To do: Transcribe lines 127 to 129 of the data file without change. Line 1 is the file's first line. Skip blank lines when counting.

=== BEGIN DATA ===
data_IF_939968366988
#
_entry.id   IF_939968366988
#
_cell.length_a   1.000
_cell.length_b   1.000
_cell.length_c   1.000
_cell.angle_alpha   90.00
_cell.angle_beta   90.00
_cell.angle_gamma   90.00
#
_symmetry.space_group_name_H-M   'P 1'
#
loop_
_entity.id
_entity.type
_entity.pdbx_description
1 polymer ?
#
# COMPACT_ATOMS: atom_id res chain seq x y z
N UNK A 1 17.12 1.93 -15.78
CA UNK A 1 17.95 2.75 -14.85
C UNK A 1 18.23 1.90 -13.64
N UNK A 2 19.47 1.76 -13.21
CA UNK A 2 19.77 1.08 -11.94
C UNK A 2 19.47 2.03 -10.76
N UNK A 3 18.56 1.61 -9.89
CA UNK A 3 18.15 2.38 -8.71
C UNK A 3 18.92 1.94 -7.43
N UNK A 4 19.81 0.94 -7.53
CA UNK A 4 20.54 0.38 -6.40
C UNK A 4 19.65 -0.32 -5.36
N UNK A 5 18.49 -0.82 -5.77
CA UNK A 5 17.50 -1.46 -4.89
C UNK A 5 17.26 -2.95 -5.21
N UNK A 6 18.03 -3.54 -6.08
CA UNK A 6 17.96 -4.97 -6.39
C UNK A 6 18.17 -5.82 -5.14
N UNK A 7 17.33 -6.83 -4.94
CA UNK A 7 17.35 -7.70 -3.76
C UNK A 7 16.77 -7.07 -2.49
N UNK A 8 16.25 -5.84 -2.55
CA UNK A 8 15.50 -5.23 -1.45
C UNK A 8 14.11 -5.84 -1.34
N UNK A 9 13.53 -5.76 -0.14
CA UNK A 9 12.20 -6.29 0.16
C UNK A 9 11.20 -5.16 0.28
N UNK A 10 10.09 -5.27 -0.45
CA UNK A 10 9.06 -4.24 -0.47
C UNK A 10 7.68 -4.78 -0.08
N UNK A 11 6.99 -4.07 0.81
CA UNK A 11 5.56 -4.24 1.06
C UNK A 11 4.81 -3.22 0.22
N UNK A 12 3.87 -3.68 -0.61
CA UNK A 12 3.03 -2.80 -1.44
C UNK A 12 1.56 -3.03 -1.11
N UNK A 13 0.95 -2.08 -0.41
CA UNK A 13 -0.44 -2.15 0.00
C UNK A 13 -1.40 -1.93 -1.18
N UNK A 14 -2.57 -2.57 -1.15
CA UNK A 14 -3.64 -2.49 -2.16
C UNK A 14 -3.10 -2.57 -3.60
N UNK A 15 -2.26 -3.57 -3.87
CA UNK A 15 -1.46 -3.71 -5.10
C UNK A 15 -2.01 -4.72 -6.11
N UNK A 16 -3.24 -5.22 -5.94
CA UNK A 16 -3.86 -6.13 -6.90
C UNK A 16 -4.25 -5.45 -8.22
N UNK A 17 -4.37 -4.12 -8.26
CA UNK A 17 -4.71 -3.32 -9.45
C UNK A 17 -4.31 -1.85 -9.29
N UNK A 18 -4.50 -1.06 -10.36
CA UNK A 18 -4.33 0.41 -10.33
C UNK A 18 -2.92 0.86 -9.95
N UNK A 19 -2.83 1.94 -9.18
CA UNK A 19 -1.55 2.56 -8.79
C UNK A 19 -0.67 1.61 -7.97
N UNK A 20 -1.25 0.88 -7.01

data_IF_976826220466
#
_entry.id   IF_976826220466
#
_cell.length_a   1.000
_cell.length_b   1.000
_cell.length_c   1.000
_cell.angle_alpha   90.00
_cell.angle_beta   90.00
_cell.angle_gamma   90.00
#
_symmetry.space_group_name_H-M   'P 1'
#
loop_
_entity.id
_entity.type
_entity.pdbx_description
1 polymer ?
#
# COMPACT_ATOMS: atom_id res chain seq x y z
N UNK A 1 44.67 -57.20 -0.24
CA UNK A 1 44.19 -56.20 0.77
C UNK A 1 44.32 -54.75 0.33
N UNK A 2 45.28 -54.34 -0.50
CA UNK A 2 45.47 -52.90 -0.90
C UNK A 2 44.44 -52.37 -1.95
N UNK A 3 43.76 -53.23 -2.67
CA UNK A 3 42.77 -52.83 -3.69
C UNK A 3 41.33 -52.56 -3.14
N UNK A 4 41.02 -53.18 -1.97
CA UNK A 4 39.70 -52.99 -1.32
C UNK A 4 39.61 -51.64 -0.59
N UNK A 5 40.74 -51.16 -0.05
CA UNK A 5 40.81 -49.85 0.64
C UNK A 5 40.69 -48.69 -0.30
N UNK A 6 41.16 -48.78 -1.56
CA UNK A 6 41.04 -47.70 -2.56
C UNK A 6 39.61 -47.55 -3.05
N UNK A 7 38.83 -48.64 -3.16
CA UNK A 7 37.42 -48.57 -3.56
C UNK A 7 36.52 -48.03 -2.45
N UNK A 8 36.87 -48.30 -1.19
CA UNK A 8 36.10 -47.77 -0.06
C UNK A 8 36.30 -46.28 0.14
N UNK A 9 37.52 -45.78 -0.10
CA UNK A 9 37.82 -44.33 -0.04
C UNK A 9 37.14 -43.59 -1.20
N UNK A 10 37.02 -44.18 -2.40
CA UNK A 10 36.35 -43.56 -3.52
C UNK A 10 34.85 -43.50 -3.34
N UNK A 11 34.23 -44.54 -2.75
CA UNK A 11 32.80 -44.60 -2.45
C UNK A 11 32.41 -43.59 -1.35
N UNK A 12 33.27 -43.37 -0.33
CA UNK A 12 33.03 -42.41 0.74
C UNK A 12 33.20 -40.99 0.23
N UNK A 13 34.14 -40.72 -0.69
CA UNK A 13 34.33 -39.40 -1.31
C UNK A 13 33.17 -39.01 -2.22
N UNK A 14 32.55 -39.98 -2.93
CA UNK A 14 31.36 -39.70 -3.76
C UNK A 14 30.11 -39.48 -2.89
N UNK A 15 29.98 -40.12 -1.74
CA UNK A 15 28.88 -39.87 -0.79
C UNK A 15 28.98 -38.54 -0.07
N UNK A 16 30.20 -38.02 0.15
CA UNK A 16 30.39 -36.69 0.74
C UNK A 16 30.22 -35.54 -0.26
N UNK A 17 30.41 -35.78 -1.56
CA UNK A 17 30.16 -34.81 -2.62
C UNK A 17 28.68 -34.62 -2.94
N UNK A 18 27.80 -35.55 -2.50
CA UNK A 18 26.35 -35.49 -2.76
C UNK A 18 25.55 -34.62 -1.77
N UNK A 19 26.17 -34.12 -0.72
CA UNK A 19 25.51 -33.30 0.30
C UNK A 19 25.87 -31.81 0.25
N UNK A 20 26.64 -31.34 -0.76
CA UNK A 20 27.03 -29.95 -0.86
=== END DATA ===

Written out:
CA UNK A 10 36.35 -43.56 -3.52
C UNK A 10 34.85 -43.50 -3.34
N UNK A 11 34.23 -44.54 -2.75